To one who has been long in city pent, 'Tis very sweet to look into the fair And open face of heaven, -- to breathe a prayer Full in the smile of the blue firmament. Who is more happy, when, with hearts content, Fatigued he sinks into some pleasant lair Of wavy grass, and reads a debonair And gentle tale of love and languishment? Returning home at evening, with an ear Catching the notes of Philomel, -- an eye Watching the sailing cloudlet's bright career, He mourns that day so soon has glided by: E'en like the passage of an angel's tear That falls through the clear ether silently.
Sonnets for Baritone and Orchestra
Song Cycle by Vivian Fine (1913 - 2000)
1. To one who has been long in city pent  [sung text not yet checked]
- by John Keats (1795 - 1821), no title, appears in Poems, first published 1817 [author's text checked 1 time against a primary source]
See other settings of this text.
Available translations, adaptations or excerpts, and transliterations (if applicable):
- ITA Italian (Italiano) (Ferdinando Albeggiani) , "Per chi molto tempo restò nelle città rinchiuso", copyright © 2009, (re)printed on this website with kind permission
2. On the sea  [sung text not yet checked]
It keeps eternal whisperings around Desolate shores, and with its mighty swell Gluts twice ten thousand Caverns, till the spell Of Hecate leaves them their old shadowy sound. Often 'tis in such gentle temper found, That scarcely will the very smallest shell Be moved for days from where it sometime fell. When last the winds of Heaven were unbound. Oh, ye! who have your eyeballs vexed and tired, Feast them upon the wideness of the Sea; Oh ye! whose ears are dinned with uproar rude, Or fed too much with cloying melody--- Sit ye near some old Cavern's Mouth and brood, Until ye start, as if the sea nymphs quired!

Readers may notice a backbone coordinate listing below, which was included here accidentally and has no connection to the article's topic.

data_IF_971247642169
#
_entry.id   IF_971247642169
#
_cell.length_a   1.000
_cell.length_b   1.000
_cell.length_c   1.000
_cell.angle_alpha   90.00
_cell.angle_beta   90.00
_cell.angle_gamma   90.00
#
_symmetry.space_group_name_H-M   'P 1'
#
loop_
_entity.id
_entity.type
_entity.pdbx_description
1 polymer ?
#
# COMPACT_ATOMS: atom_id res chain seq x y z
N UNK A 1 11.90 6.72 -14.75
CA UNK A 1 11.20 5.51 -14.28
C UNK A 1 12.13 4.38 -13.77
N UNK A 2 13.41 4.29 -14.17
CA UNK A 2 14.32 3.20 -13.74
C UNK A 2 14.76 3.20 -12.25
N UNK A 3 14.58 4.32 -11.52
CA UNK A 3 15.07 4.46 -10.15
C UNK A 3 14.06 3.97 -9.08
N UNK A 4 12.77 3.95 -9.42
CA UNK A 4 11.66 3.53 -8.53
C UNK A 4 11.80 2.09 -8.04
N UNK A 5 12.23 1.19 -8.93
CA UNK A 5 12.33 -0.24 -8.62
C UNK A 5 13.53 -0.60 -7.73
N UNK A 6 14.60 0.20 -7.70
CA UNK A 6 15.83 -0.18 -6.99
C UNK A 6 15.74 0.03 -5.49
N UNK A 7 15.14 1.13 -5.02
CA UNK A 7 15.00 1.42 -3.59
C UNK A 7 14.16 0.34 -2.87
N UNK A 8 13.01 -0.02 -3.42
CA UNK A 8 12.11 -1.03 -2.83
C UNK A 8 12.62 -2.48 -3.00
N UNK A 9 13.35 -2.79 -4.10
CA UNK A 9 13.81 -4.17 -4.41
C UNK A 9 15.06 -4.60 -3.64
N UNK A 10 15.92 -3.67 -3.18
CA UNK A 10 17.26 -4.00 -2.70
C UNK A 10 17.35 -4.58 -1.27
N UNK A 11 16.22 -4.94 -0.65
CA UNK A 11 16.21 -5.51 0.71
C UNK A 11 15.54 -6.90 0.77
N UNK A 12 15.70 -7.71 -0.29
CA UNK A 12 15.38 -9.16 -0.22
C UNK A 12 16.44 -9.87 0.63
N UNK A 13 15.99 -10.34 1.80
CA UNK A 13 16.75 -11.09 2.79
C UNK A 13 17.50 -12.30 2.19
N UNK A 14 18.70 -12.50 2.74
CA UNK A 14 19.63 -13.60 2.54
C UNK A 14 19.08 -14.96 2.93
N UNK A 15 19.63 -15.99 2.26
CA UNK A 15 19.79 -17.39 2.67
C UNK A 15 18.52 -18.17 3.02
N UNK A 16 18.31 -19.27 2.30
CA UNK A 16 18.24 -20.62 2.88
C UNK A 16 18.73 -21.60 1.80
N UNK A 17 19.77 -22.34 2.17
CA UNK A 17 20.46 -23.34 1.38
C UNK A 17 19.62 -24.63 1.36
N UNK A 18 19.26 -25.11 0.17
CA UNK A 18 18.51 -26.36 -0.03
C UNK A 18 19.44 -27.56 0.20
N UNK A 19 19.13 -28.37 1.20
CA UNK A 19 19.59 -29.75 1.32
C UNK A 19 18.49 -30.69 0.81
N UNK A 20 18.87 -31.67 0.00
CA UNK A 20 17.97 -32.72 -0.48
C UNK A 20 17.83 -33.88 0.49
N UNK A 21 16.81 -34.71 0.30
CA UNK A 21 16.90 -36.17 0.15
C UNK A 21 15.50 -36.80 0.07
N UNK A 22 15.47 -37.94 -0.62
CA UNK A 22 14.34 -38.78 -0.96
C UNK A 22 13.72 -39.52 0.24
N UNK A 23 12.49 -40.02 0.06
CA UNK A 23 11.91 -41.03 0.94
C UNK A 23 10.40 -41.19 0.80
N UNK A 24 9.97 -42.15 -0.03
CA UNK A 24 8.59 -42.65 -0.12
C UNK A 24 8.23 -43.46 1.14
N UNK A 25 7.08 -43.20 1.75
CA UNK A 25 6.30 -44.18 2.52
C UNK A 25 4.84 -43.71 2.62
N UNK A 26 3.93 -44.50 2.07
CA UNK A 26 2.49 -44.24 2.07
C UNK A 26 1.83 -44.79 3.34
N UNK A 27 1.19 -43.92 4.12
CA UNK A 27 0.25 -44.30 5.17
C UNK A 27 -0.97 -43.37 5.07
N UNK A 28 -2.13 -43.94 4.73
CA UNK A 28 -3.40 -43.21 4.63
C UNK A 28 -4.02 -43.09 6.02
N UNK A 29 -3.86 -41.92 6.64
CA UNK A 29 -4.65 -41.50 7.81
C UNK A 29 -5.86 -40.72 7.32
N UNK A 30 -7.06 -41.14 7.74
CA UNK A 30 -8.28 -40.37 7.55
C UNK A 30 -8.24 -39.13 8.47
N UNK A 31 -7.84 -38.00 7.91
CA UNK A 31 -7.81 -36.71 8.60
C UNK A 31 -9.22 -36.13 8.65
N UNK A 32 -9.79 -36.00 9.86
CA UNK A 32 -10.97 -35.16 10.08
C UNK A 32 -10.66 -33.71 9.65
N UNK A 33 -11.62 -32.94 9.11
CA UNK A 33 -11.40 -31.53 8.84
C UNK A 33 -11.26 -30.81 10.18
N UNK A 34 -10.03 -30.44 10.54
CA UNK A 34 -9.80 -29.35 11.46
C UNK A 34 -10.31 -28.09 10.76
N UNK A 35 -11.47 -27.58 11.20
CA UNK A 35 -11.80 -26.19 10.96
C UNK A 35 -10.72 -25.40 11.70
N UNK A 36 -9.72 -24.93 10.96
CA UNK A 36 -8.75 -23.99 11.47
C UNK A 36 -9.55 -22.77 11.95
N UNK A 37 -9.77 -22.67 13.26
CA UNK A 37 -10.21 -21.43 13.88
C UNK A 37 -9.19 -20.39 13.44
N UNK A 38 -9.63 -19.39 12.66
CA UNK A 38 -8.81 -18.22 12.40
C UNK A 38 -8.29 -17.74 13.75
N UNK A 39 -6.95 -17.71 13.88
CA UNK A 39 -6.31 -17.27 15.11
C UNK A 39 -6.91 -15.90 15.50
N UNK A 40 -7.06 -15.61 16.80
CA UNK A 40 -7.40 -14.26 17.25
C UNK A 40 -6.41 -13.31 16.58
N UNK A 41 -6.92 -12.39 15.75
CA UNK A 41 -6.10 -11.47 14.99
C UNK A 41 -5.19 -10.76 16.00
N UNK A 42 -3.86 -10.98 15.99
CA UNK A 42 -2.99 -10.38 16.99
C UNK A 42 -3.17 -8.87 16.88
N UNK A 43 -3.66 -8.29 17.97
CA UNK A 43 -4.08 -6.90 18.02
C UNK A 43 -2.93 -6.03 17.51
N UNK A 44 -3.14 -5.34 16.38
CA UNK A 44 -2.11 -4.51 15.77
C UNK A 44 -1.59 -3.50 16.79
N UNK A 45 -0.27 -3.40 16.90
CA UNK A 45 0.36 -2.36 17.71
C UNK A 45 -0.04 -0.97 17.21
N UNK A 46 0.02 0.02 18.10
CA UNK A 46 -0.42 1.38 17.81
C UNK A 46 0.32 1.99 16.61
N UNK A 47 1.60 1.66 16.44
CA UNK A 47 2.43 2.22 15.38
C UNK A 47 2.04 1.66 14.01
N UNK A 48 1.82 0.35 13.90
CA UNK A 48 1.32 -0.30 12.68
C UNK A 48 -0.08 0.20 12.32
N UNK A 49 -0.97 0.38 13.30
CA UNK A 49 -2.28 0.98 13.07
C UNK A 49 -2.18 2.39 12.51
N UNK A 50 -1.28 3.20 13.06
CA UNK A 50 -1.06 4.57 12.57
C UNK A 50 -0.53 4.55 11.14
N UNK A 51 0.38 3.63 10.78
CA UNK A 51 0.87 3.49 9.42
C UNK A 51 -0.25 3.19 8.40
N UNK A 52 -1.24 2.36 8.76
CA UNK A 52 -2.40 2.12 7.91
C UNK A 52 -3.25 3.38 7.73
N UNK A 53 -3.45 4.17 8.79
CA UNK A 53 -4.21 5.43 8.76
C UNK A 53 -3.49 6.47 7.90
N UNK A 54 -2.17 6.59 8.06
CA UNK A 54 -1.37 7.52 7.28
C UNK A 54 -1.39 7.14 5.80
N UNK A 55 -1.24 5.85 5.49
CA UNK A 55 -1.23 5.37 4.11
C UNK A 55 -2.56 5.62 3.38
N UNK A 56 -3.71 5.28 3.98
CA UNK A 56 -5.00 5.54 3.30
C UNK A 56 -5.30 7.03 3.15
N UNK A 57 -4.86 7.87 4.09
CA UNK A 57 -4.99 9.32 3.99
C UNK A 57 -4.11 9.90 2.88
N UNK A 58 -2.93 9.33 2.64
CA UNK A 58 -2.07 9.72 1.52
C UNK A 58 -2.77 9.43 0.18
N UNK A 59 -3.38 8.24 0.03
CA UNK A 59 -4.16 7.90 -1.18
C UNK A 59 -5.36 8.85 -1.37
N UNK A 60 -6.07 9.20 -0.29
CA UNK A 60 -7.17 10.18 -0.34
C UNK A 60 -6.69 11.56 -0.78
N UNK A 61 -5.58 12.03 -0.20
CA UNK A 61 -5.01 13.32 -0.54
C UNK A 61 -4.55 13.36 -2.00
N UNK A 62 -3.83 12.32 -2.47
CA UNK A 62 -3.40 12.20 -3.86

- by John Keats (1795 - 1821), "On the sea", written 1817 [author's text checked 1 time against a primary source]
3. To a cat  [sung text not yet checked]
Cat! who hast pass'd thy grand cliacteric, How many mice and rats hast in thy days Destroy'd? - How many tit bits stolen? Gaze With those bright languid segments green, and prick Those velvet ears - but pr'ythee do not stick Thy latent talons in me - and upraise Thy gentle mew - and tell me all thy frays Of fish and mice, and rats and tender chick. Nay, look not down, nor lick thy dainty wrists - For all the wheezy asthma, - and for all Thy tail's tip is nick'd off - and though the fists Of many a maid have given thee many a mail, Still is that fur as soft as when the lists In youth thou enter'dst on glass bottled wall.
- by John Keats (1795 - 1821), "Sonnet to a cat" [author's text checked 1 time against a primary source]